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Page:Popular Science Monthly Volume 57.djvu/91

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the time has come when the system of special temporary courts of arbitration, splendid as their work has been, must give way to a more adequate system—they were indeed but stepping stones to a more permanent organization. Under the old system each power was likely to wait for the other to take the initiative; then came a squabble as to just how much and what part of the difficulty should be submitted to arbitration, then a squabble about judges, then a squabble about procedure, place of trial, and so on—all was unpreparedness, uncertainty, and meantime angry passions had full play.

In the preparation for war the modern state lays no end of force on the necessity for a rapid and systematic mobilization. The weak point, however, in preparing for a judicial contest hitherto has been the absence of any system by which to "mobilize judges and counsel" and get the legal forces out into the field. To attain this end the scheme presented by Lord Pauncefote and unanimously adopted by the conference will be found to be a most striking example of the happy adaptation of a means to an end where the way seemed blocked by infinite difficulties. It consists of a few simple provisions for the establishment of an International Bureau of Arbitration with an Administrative Council, and this, with the addition of various other features drawn from the United States, Russia, France, and Italy, with some others, constitutes the composite plan embodied in the Final Act. In brief outline it is as follows:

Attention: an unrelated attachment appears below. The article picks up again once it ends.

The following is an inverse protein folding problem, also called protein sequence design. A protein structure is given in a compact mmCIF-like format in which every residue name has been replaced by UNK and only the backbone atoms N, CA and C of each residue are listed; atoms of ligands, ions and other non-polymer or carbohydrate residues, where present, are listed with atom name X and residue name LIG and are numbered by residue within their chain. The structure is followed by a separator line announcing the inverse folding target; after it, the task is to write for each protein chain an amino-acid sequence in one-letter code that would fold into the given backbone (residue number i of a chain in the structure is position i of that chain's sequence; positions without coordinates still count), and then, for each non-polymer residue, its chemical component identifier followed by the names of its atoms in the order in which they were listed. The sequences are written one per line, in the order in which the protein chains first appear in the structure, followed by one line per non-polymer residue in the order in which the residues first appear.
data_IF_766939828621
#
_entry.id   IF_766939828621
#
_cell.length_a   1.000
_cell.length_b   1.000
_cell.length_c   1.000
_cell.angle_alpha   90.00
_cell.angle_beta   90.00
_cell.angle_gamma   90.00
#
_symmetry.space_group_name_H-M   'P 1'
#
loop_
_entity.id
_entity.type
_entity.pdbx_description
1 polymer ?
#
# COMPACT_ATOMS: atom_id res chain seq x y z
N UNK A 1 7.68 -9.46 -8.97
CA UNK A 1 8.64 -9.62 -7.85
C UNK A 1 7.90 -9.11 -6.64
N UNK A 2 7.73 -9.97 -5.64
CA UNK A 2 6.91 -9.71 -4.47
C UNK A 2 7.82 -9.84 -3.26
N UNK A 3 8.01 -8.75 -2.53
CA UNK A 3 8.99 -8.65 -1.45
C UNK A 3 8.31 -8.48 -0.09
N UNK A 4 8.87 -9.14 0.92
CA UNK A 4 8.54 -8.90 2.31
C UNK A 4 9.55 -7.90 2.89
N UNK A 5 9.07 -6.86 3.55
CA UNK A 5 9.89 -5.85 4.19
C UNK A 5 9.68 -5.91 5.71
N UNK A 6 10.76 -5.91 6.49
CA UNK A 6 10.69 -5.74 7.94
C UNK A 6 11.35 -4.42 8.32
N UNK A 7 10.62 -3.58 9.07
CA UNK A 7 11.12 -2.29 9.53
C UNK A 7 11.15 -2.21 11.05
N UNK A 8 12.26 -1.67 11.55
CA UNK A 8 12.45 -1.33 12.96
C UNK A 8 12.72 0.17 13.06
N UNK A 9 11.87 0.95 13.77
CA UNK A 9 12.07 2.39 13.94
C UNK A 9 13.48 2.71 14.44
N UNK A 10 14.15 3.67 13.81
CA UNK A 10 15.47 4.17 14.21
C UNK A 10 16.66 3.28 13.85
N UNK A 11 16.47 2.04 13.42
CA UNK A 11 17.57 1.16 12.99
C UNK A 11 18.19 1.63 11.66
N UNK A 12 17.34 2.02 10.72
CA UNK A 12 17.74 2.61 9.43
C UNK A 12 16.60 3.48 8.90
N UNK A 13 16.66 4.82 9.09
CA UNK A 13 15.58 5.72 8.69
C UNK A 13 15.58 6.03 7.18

Permanent Court of Arbitration.—The diplomatic representatives of the signatory powers accredited to The Hague, including the Netherlands Minister of Foreign Affairs as president,[1] are to constitute an administrative council. This council shall organize and establish an International Bureau of Arbitration, of which it shall retain the direction and control, pursuant to the provisions of the conference. This bureau shall serve as the office of the court, and contain the archives, and the routine business shall be conducted therein. The signatory powers will each appoint four persons, who shall be men of recognized ability in international law and of high character, and the whole number of persons so appointed shall form a list or panel of members of the court, or the international bench. In case of a difficulty arising between two or more powers which they desire to submit to arbitration, they agree to notify the bureau, and the bureau will ask them to choose a certain number of judges from the panel, and these shall constitute the special bench.[2] An agreement is then to be drawn

  1. The amendment to Lord Pauncefote's plan, by which the Dutch Foreign Minister was made the president, is due to Mr. White, President of the American Commission.
  2. In case states, between whom a dispute may arise, do not cf their own accord have recourse to the tribunal, Section 21 permits the powers to remind such states that the Per-